It starts around the beginning of November, maybe earlier. It is the same each year and there is no escape. Christmas ads on the TV, decorations being put up in the shops and houses lit up like the Blackpool illuminations. Everyone asks ‘What are you doing for Christmas this year?’
This question can cause feelings of panic and desperation for someone who has lost a loved one in the last year, or lost a relationship that was important to them.
Mum died five years ago so I made a real effort to make Christmas Day 2010 special for my son Toby who was 23 at the time, and my dad, who was just coming up to 81. I had to coerce them to come out for the obligatory Christmas Day walk. They resisted, but I wouldn’t back down. There was snow on the top of Pole Hill near where we lived in East London, and I had just got a new camera so my son took pictures of me and Dad, and I took pictures of Dad and Toby. I’m so glad I did, because I will spend this Christmas without them.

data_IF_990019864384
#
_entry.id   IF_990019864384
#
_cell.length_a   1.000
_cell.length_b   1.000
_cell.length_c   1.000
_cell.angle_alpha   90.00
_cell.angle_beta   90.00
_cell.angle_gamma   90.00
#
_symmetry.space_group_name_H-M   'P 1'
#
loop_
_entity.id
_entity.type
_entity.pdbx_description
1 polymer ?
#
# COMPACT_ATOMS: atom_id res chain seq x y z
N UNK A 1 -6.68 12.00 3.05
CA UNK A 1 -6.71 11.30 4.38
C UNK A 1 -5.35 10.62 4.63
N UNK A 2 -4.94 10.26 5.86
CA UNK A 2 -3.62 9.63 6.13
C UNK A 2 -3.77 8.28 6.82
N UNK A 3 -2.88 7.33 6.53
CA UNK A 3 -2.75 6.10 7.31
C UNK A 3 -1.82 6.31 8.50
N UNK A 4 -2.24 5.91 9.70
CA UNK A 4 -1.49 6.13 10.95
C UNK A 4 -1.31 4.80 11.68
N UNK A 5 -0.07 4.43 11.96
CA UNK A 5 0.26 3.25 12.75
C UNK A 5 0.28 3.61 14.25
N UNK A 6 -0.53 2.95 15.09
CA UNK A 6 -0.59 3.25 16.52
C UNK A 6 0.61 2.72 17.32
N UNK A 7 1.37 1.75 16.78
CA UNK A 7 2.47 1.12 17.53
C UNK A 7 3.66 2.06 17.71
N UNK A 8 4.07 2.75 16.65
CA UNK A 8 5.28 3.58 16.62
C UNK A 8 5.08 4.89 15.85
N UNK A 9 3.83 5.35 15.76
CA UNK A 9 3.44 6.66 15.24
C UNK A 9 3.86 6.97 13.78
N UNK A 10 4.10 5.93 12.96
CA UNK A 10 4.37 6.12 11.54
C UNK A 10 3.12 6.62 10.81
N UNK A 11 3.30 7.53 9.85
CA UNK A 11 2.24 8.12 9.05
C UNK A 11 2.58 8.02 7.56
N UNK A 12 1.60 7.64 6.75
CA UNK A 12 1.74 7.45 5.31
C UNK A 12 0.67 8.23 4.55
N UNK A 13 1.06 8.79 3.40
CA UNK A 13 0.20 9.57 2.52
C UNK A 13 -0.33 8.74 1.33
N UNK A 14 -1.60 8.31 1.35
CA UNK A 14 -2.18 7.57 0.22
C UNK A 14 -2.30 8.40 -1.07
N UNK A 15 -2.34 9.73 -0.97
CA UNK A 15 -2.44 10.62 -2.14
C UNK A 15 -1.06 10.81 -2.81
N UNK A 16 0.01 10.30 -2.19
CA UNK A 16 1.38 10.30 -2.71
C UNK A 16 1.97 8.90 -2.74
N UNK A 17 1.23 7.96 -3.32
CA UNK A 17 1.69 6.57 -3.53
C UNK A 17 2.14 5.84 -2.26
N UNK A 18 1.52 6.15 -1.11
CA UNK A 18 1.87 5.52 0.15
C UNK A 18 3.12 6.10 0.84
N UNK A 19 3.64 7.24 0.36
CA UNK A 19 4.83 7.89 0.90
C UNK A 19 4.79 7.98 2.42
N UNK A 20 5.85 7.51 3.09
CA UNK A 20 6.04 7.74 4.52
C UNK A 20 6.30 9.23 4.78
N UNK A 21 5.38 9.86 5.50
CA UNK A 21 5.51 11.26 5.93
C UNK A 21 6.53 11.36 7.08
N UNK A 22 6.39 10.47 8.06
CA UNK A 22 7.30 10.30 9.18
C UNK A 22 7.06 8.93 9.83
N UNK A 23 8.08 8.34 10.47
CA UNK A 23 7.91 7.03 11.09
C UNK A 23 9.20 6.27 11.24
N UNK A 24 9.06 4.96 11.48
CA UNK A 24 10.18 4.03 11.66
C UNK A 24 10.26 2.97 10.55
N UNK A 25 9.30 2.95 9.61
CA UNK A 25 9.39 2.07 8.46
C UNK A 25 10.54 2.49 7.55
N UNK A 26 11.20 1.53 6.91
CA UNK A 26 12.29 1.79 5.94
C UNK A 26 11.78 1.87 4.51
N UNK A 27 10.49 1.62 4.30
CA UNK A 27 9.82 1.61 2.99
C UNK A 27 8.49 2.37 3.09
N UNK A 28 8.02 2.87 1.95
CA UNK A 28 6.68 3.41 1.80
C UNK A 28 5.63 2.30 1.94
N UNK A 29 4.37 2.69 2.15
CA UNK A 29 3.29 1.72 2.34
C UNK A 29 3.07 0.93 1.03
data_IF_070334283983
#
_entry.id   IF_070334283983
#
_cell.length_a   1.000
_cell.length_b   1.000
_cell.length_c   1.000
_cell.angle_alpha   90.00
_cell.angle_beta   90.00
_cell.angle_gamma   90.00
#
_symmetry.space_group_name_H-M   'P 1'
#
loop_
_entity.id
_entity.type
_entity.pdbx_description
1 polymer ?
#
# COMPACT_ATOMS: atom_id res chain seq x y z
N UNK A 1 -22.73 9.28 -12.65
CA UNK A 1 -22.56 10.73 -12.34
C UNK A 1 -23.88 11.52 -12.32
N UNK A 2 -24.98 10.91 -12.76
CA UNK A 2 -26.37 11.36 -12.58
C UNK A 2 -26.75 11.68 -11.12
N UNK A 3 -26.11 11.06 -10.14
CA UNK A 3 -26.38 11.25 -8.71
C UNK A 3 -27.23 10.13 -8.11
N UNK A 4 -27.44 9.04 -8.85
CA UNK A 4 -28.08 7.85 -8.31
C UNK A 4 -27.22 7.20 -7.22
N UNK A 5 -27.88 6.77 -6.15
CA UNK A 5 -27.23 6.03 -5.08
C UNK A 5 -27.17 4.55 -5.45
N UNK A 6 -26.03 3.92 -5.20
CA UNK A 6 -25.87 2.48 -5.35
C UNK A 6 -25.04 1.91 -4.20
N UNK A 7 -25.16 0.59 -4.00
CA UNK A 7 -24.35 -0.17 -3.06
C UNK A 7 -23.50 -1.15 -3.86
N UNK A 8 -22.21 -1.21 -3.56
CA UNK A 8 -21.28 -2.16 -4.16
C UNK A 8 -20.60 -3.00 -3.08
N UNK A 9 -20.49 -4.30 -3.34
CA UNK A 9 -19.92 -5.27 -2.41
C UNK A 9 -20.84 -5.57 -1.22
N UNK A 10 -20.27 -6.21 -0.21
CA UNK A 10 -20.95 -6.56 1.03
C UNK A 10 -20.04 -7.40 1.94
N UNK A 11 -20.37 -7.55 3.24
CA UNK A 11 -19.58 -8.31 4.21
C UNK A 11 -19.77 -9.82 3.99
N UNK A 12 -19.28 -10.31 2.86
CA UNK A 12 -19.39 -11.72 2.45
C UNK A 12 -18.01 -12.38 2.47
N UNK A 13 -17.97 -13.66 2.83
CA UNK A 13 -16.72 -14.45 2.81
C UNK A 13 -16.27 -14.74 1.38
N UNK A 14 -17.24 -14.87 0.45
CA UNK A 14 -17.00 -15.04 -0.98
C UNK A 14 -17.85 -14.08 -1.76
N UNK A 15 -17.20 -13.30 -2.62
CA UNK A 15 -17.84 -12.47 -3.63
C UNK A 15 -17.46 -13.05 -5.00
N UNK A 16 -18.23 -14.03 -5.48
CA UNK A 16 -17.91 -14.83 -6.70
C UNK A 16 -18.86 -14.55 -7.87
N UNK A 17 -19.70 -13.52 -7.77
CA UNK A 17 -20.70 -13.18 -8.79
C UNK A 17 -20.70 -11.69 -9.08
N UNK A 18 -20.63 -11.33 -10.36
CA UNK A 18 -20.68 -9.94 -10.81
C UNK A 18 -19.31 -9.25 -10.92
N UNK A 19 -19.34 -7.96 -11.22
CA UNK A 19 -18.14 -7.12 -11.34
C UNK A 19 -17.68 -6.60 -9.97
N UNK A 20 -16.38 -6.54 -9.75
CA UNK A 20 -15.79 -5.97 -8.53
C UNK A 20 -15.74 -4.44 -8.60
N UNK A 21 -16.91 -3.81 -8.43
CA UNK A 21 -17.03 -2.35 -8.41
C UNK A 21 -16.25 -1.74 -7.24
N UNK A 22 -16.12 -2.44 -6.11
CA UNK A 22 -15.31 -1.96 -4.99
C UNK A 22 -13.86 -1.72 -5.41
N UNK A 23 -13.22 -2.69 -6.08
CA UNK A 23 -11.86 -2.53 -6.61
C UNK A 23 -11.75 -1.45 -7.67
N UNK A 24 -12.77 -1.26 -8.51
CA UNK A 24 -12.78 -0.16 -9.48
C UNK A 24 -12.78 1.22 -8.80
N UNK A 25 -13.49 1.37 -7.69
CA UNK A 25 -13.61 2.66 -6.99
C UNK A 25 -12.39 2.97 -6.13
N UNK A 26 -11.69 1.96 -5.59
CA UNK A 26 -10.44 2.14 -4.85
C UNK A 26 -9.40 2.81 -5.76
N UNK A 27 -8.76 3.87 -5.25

My beautiful 23-year-old son passed away in July 2011 and Dad was diagnosed with cancer the following month, and passed away not that much later in November. I am single and don’t have a partner in my life at the moment, so I’m all alone, apart from my dog Elfie.
When Dad died on 19 November 2011 I was surprised that after hearing the news, one of the first questions people asked me was ‘What are you going to do for Christmas?’ I hadn’t really thought about this, after all I was still reeling from my loss, but I started to panic because everyone kept telling me that I couldn’t possibly spend Christmas alone – as if this was the worst thing that could happen to me.
I have given this a lot of thought since then and I hope my top tips for facing a first Christmas without a loved one (below) will help anyone in that situation.
Anne Thorn writes a blog and has created a support group for parents who have lost a child to suicide. You can find it at http://losingachildtosuicide.org.uk